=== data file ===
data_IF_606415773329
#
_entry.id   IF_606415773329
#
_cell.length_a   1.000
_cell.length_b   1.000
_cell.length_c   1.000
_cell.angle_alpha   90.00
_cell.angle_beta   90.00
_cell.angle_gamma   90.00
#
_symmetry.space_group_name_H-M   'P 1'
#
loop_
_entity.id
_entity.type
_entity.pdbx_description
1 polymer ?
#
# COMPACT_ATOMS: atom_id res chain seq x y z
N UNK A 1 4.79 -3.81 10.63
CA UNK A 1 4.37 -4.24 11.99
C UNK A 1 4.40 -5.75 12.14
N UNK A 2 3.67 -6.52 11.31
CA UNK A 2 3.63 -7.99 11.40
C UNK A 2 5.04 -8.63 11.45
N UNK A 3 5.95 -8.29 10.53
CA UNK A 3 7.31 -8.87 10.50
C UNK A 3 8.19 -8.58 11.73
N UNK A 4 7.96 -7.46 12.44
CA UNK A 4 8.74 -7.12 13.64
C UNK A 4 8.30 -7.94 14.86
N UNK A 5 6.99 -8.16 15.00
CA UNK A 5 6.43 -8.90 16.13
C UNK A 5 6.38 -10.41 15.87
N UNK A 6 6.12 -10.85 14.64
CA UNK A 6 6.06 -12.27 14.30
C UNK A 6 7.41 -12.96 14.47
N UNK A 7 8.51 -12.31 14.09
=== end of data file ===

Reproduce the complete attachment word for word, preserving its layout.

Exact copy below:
data_IF_606415773329
#
_entry.id   IF_606415773329
#
_cell.length_a   1.000
_cell.length_b   1.000
_cell.length_c   1.000
_cell.angle_alpha   90.00
_cell.angle_beta   90.00
_cell.angle_gamma   90.00
#
_symmetry.space_group_name_H-M   'P 1'
#
loop_
_entity.id
_entity.type
_entity.pdbx_description
1 polymer ?
#
# COMPACT_ATOMS: atom_id res chain seq x y z
N UNK A 1 4.79 -3.81 10.63
CA UNK A 1 4.37 -4.24 11.99
C UNK A 1 4.40 -5.75 12.14
N UNK A 2 3.67 -6.52 11.31
CA UNK A 2 3.63 -7.99 11.40
C UNK A 2 5.04 -8.63 11.45
N UNK A 3 5.95 -8.29 10.53
CA UNK A 3 7.31 -8.87 10.50
C UNK A 3 8.19 -8.58 11.73
N UNK A 4 7.96 -7.46 12.44
CA UNK A 4 8.74 -7.12 13.64
C UNK A 4 8.30 -7.94 14.86
N UNK A 5 6.99 -8.16 15.00
CA UNK A 5 6.43 -8.90 16.13
C UNK A 5 6.38 -10.41 15.87
N UNK A 6 6.12 -10.85 14.64
CA UNK A 6 6.06 -12.27 14.30
C UNK A 6 7.41 -12.96 14.47
N UNK A 7 8.51 -12.31 14.09